Through a young tailless dog named Sagebrush, children will see that even they can do their small part to protect Mother Nature.
A variety of important human themes come together beautifully in Joni Franks’s Corky Tails: Tales of a Tailless Dog Named Sagebrush; Sagebrush Meets the Shuns.
Sagebrush is a small Welsh corgi who lives with her parents on a cattle ranch. The ranch is owned by someone who is only described as a kind young Miss, and it is partly through her that Sage learns how easy it is to make a difference in the world.
One morning, Sagebrush goes exploring in the big woods. She comes across a few Shuns, described as tiny people who reside in tree hollows. They have a great distrust of regular-sized humans, since they were the ones who knocked down all the trees in the forest. This forced the Shuns to live where they live and scavenge for food. The main story line revolves around Sagebrush’s desperate attempt to save her new friends (with the help of the kind young Miss) before the forest is totally destroyed by loggers.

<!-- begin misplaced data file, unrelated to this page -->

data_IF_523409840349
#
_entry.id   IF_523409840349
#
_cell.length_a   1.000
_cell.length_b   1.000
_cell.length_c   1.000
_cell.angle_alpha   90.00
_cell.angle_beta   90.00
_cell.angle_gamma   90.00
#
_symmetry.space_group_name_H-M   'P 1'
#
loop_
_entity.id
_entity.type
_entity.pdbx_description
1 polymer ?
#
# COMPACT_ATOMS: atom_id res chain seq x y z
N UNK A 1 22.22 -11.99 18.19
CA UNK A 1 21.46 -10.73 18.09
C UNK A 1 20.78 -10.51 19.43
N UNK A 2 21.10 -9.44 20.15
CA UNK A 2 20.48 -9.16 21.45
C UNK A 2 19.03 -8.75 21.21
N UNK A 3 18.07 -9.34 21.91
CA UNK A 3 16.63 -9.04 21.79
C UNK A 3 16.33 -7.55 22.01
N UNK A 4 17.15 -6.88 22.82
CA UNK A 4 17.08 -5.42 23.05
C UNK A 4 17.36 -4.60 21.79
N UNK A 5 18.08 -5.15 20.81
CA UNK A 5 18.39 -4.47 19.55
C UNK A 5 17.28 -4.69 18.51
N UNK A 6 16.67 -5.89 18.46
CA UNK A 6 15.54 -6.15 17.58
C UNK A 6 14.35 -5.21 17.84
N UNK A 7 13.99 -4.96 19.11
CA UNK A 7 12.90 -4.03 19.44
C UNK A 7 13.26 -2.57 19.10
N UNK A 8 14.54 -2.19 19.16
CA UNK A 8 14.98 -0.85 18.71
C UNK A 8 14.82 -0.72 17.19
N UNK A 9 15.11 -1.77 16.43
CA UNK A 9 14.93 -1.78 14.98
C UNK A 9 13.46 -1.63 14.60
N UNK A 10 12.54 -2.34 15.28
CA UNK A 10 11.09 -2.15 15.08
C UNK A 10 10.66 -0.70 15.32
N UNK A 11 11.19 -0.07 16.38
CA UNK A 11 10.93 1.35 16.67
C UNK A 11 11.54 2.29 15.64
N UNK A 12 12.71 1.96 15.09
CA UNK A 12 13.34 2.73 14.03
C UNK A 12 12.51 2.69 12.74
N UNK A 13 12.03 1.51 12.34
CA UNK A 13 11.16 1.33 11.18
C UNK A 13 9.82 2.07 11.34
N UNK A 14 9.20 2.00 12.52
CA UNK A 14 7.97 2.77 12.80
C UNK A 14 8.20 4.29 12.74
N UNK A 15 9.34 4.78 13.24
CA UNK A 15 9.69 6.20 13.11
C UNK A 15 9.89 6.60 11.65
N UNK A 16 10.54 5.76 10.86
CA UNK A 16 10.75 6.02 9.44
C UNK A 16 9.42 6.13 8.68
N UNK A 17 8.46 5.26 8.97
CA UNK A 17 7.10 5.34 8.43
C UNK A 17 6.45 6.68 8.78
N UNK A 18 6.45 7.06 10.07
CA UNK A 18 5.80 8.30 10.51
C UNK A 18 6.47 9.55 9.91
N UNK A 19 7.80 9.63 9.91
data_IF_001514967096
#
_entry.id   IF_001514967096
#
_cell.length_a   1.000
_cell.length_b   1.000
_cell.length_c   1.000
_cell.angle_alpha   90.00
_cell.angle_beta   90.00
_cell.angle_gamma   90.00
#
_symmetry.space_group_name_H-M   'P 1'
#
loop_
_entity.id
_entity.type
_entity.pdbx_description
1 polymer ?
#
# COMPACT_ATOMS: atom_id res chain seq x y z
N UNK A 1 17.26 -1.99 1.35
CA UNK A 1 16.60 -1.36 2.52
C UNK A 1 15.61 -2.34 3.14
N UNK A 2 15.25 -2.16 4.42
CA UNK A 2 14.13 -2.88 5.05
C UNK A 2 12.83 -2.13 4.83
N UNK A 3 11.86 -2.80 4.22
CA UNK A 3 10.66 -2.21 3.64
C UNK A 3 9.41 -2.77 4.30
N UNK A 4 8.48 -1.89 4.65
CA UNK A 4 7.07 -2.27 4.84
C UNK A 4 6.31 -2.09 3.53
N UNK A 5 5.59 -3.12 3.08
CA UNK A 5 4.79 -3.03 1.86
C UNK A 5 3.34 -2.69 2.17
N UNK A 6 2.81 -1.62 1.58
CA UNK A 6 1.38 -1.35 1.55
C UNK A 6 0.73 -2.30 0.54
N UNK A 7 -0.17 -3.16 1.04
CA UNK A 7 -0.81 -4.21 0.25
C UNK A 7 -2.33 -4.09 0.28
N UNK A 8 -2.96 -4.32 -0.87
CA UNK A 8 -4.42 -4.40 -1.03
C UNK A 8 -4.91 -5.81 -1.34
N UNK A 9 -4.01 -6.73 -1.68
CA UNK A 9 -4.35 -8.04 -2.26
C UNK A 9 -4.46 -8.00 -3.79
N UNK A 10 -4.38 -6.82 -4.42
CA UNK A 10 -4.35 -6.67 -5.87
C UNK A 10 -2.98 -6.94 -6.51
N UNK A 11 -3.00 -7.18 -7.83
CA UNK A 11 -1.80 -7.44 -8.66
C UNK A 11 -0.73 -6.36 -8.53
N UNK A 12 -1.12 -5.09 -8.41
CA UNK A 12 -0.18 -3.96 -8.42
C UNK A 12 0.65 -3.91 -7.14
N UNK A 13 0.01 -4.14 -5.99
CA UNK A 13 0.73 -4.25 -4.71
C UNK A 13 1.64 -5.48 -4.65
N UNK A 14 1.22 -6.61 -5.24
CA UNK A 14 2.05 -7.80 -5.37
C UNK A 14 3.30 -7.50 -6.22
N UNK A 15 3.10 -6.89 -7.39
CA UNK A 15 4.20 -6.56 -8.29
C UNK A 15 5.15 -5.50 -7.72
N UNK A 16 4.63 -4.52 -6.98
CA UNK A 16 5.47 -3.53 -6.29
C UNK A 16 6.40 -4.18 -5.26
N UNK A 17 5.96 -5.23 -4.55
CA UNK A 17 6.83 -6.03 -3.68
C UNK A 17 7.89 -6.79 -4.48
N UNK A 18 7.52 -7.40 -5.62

Though the book is heavy on its environmental message, having a cute animal as the main character makes what could have been a confusing concept far less intimidating. Through Sagebrush, children are more likely to comprehend what is happening to the Shuns and will hopefully want to stop the destruction just as much as Sagebrush does.
Additional themes, such as having determination and being kind, are just as intrinsic to the book’s plot. Her whole short life, Sagebrush has been laughed at for not having a tail. Obviously, most children who have been teased for something are sure to identify with that. This makes one of the book’s messages—that you can still make a difference no matter what—really resonate.
Raquel Rodriguez’s colorful illustrations add depth and provide a deeper understanding of what is happening throughout the story. There is a lot of text on each page, so the illustrations may be needed for younger readers.
The need to protect Mother Earth is something everyone can agree on. Through a young tailless dog named Sagebrush, children will see that even they can do their small part.
Disclosure: This article is not an endorsement, but a review. The author of this book provided free copies of the book and paid a small fee to have their book reviewed by a professional reviewer. Foreword Reviews and Clarion Reviews make no guarantee that the author will receive a positive review. Foreword Magazine, Inc. is disclosing this in accordance with the Federal Trade Commission’s 16 CFR, Part 255.